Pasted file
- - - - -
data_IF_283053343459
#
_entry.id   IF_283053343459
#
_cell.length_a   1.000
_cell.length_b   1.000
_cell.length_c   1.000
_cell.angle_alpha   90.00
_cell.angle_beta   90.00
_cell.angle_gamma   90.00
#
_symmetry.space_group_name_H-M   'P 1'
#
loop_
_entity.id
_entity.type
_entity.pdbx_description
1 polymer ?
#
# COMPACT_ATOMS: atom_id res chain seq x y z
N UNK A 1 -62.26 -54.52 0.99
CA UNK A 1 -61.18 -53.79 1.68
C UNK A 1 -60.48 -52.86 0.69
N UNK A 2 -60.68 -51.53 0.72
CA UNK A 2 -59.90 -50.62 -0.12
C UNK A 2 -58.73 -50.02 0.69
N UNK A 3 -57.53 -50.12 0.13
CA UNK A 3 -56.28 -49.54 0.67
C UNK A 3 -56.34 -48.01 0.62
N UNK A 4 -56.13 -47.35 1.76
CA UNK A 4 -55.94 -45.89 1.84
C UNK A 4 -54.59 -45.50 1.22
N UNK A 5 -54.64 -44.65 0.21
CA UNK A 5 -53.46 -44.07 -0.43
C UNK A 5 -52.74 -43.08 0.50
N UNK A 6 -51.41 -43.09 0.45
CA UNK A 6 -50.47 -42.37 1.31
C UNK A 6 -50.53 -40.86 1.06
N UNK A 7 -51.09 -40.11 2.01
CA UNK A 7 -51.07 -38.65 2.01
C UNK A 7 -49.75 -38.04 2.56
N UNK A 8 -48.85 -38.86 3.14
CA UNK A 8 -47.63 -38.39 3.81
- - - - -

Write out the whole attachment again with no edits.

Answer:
data_IF_283053343459
#
_entry.id   IF_283053343459
#
_cell.length_a   1.000
_cell.length_b   1.000
_cell.length_c   1.000
_cell.angle_alpha   90.00
_cell.angle_beta   90.00
_cell.angle_gamma   90.00
#
_symmetry.space_group_name_H-M   'P 1'
#
loop_
_entity.id
_entity.type
_entity.pdbx_description
1 polymer ?
#
# COMPACT_ATOMS: atom_id res chain seq x y z
N UNK A 1 -62.26 -54.52 0.99
CA UNK A 1 -61.18 -53.79 1.68
C UNK A 1 -60.48 -52.86 0.69
N UNK A 2 -60.68 -51.53 0.72
CA UNK A 2 -59.90 -50.62 -0.12
C UNK A 2 -58.73 -50.02 0.69
N UNK A 3 -57.53 -50.12 0.13
CA UNK A 3 -56.28 -49.54 0.67
C UNK A 3 -56.34 -48.01 0.62
N UNK A 4 -56.13 -47.35 1.76
CA UNK A 4 -55.94 -45.89 1.84
C UNK A 4 -54.59 -45.50 1.22
N UNK A 5 -54.64 -44.65 0.21
CA UNK A 5 -53.46 -44.07 -0.43
C UNK A 5 -52.74 -43.08 0.50
N UNK A 6 -51.41 -43.09 0.45
CA UNK A 6 -50.47 -42.37 1.31
C UNK A 6 -50.53 -40.86 1.06
N UNK A 7 -51.09 -40.11 2.01
CA UNK A 7 -51.07 -38.65 2.01
C UNK A 7 -49.75 -38.04 2.56
N UNK A 8 -48.85 -38.86 3.14
CA UNK A 8 -47.63 -38.39 3.81